When investigators stratified patients with EGFR mutations by gender, non-African American females had significantly favorable survival (P =.049), but African American women did not survive longer compared with their male counterparts. This finding was consistent with previous studies that have reported women with lung cancer having favorable survival outcomes compared with male counterparts.
Unlike the del 19 and L858R mutations, uncommon EGFR mutations are considered a heterogenous group with diverse genetic compositions and varied responses to EGFR tyrosine kinase inhibitors (TKIs).
In non-African American patients, 6 (43%) had mutations that were likely sensitive to FDA-approved EGFR TKIs, including G719A in exon 18 (n = 3), E709K and G719A in exon 18 (n = 1), Q701L and G719A in exon 18 (n = 1), G719S in exon 18 and S768I in exon 20 (n = 1). Eight patients (57%) had likely resistant mutations, which included H773_V774insHPH in exon 20 (n = 1), H773dup in exon 20 (n = 1), N771_P772insH in exon 20 (n = 1), S768_D770dupSVD in exon 20 (n = 3), N771, H773 dupNPH in exon 20 (n = 1), and D770_N771insG in exon 20 (n = 1).
Among the African American population in this study who had uncommon EGFR mutations, 4 (36%) had likely sensitive mutations, including G719A in exon 18 and L861Q in exon 21 (n = 1), L858R in exon 21 and S768I in exon 20 (n = 1), G719A in exon 18 and S768I in exon 20 (n = 1), and L747_P753del7insS in exon 19 and L833V in exon 21 (n = 1). Three patients (27%) had likely resistant mutations, which included N771_H773dupNPH in exon 20 (n = 1), P772_H773insGHP in exon 20 (n= 1), and A763_Y764ins4 in exon 20 (n = 1). In addition, 4 patients (36%) had undetermined or controversial sensitivity of mutations, including L833F in exon 21 (n = 1), H773L and V774M in exon 20 (n = 1), and S768I and V769L in exon 20 (n = 2).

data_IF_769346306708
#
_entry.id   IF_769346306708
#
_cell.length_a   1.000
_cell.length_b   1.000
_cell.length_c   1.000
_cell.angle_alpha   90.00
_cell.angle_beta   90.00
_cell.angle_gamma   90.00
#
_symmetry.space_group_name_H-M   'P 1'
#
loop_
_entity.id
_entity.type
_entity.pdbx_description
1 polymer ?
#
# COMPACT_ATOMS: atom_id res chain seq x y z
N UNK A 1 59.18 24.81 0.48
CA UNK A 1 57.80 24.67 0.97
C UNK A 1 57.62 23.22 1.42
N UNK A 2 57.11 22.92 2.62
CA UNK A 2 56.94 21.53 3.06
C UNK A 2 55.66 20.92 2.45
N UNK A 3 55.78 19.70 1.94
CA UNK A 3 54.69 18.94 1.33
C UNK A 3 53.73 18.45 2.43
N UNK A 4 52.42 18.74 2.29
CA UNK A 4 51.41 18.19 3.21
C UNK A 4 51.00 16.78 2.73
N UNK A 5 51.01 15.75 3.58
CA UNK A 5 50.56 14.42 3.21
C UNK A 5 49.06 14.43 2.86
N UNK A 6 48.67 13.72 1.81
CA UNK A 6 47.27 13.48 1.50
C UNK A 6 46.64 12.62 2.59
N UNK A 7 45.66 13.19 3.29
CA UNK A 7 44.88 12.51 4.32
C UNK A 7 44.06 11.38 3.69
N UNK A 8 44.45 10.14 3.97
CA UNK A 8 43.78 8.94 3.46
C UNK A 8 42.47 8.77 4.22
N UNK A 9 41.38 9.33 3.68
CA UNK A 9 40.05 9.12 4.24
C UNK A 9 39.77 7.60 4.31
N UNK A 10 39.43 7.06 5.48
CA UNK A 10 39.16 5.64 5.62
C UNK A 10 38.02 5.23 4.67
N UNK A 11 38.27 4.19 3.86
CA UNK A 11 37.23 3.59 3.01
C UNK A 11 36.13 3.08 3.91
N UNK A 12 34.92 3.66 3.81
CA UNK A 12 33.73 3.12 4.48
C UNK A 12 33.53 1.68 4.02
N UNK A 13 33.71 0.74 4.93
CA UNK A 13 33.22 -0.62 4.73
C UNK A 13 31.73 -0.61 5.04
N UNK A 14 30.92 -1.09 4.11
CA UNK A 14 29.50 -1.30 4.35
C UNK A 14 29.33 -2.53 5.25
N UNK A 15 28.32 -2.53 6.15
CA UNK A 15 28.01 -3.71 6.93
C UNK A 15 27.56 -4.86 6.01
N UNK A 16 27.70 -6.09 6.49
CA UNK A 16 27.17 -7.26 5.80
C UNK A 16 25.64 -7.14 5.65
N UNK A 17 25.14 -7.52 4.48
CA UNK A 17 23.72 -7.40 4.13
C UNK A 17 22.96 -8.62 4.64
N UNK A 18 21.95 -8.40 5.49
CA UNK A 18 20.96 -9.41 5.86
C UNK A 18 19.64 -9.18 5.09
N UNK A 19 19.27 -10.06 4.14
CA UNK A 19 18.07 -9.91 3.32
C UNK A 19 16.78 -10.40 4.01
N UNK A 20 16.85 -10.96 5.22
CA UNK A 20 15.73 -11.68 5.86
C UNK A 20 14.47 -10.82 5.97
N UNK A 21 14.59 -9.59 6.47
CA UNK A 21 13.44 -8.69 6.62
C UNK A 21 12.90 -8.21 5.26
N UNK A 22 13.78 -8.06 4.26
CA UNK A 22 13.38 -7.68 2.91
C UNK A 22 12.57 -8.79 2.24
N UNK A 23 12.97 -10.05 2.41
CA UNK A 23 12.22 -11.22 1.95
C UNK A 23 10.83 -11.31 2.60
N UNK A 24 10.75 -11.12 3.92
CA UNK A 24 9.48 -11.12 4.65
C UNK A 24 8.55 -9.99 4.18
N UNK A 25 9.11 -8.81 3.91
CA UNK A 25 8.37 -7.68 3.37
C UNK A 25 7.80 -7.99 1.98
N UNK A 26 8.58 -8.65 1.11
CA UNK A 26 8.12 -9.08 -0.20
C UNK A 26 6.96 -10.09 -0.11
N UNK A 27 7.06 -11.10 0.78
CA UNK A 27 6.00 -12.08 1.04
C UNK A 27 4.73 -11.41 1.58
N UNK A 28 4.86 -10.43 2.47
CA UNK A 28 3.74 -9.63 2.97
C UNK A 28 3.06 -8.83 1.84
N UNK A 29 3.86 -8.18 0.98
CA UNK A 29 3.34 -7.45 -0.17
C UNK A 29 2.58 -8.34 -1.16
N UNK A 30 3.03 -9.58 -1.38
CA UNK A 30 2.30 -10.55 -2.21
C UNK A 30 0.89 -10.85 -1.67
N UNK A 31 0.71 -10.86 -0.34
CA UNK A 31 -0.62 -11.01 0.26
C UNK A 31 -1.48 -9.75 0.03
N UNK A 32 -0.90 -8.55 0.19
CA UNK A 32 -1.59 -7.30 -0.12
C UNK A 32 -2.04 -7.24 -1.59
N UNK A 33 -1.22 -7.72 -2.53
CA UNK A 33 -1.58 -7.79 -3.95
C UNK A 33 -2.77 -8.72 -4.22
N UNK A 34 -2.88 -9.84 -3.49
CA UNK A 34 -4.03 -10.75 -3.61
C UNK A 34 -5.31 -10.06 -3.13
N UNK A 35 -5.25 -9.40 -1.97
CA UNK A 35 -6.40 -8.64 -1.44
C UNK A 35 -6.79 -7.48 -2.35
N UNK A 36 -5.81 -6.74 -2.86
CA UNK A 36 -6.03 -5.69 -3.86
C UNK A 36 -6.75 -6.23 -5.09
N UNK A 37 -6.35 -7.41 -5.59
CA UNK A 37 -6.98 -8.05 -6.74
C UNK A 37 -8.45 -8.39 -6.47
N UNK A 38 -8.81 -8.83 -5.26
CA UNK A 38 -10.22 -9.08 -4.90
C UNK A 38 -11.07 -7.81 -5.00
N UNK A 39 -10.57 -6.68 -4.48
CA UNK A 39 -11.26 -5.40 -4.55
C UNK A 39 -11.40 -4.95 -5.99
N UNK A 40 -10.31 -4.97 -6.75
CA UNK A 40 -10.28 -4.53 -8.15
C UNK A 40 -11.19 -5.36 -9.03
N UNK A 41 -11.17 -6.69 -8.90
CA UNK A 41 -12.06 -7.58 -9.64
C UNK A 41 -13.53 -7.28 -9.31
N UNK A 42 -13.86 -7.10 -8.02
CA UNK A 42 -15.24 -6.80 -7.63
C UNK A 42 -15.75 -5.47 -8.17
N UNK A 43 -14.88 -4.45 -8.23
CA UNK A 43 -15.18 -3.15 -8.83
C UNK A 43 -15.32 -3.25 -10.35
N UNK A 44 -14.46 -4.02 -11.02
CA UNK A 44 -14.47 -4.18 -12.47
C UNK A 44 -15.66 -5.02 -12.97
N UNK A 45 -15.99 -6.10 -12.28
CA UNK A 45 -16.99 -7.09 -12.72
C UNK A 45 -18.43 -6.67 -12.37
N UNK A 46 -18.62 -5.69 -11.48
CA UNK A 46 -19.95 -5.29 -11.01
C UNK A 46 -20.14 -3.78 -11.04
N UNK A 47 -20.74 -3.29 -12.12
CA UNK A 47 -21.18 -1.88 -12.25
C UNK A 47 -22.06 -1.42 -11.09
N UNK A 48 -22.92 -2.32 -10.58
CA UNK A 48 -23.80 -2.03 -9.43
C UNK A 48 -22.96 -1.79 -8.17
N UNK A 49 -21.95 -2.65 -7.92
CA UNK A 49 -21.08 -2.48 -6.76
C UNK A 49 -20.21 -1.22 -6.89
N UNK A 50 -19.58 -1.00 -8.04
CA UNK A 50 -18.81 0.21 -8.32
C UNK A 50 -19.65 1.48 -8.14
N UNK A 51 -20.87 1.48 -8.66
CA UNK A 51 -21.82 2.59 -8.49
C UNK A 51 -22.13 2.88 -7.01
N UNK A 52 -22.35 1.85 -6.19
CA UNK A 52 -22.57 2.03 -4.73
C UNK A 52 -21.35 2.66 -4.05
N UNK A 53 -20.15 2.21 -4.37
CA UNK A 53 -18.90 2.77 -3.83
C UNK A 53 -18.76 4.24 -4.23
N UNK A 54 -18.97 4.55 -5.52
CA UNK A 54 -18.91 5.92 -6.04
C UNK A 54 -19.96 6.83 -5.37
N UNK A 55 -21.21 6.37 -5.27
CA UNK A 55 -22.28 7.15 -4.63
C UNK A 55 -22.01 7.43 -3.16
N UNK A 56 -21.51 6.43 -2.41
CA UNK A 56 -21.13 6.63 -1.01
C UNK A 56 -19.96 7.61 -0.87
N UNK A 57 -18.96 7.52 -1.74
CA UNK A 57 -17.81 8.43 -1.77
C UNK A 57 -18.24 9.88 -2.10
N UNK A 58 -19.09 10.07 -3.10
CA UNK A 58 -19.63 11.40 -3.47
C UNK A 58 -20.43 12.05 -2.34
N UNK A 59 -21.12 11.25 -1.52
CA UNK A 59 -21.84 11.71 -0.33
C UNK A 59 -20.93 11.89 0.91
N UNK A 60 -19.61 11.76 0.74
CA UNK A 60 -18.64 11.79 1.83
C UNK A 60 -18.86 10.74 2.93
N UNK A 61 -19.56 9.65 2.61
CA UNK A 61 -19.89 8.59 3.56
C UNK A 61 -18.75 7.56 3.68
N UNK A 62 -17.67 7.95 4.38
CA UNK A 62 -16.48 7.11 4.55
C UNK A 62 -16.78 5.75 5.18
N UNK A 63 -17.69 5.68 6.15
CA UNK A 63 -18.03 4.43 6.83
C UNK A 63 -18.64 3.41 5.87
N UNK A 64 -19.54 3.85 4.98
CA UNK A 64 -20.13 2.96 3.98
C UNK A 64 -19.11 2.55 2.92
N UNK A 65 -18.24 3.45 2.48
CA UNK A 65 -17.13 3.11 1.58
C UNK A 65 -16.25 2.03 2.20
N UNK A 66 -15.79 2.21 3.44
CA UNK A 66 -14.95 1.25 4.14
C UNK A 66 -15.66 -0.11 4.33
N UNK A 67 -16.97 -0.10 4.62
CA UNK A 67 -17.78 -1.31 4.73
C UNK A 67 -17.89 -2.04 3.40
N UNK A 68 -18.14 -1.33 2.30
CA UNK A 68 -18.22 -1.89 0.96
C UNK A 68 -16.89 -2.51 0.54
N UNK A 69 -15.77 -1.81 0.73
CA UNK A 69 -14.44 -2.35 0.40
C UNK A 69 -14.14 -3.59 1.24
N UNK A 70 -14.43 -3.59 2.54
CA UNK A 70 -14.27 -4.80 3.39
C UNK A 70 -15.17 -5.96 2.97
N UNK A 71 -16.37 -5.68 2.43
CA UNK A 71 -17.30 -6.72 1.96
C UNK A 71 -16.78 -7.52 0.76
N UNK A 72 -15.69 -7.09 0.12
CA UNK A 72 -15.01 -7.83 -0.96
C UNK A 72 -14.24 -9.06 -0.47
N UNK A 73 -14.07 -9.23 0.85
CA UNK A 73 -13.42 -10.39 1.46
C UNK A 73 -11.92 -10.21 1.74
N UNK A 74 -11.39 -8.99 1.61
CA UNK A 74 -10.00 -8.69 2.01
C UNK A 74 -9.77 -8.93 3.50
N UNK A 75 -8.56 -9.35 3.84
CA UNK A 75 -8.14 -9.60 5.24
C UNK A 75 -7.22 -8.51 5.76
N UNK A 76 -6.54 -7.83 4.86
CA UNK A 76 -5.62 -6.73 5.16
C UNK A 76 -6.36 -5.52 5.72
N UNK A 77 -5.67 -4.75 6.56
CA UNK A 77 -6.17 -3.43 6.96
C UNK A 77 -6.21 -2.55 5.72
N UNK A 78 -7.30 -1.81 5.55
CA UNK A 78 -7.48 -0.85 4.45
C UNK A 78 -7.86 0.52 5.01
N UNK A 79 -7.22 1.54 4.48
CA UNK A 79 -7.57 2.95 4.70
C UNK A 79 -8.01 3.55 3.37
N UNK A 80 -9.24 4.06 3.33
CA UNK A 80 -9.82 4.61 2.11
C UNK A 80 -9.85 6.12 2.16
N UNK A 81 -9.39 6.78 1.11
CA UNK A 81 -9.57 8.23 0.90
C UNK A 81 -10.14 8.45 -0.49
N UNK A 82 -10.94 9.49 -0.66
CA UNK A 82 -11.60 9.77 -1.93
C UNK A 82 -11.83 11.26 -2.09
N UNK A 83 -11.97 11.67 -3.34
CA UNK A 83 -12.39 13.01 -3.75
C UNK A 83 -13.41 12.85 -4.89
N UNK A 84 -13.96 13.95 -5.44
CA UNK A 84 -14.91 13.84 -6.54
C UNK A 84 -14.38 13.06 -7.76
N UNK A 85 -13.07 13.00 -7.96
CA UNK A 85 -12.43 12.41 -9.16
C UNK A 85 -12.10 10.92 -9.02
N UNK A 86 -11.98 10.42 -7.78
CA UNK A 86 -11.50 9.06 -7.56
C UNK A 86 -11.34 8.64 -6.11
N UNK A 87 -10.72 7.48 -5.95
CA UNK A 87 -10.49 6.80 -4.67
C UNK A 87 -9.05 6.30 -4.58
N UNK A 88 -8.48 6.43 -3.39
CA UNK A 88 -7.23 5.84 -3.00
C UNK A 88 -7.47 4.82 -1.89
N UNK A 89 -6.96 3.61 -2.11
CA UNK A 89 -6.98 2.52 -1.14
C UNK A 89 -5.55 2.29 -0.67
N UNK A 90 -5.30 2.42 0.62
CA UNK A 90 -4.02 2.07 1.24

In respect to age at diagnosis, gender, presenting stages, and socioeconomic status, the patient characteristics between the 2 groups were similar, but there was a significant weight difference between the African American and non-African American patients harboring uncommon and common EGFR mutations (75.1 kg vs. 65.6 kg; P =.012). The weight difference, however, was not observed in EGFR wild-type patients. There was also no significant difference in terms of exposure to EGFR TKIs in the African American patients (51%) and non-African American patients (49%; P =.42). A weight difference was observed among African American versus non-African Americans harboring common EGFR mutations (78.4 kg vs. 65.1 kg; P =.0051), but the difference was insignificant in terms of the uses of EGFR TKIs (P =.40) among those with metastatic NSCLC with common EGFR mutations. There was also no difference in terms of frontline EGFR TKI use (P=.57).
Cheng H, Hosgood HD, Deng L, et al. Survival disparities in black patients with EGFR-mutated non-small cell lung cancer. Clinical Lung Cancer. 2020 21:2, 177-185. doi: 10.1016/j.cllc.2019.07.003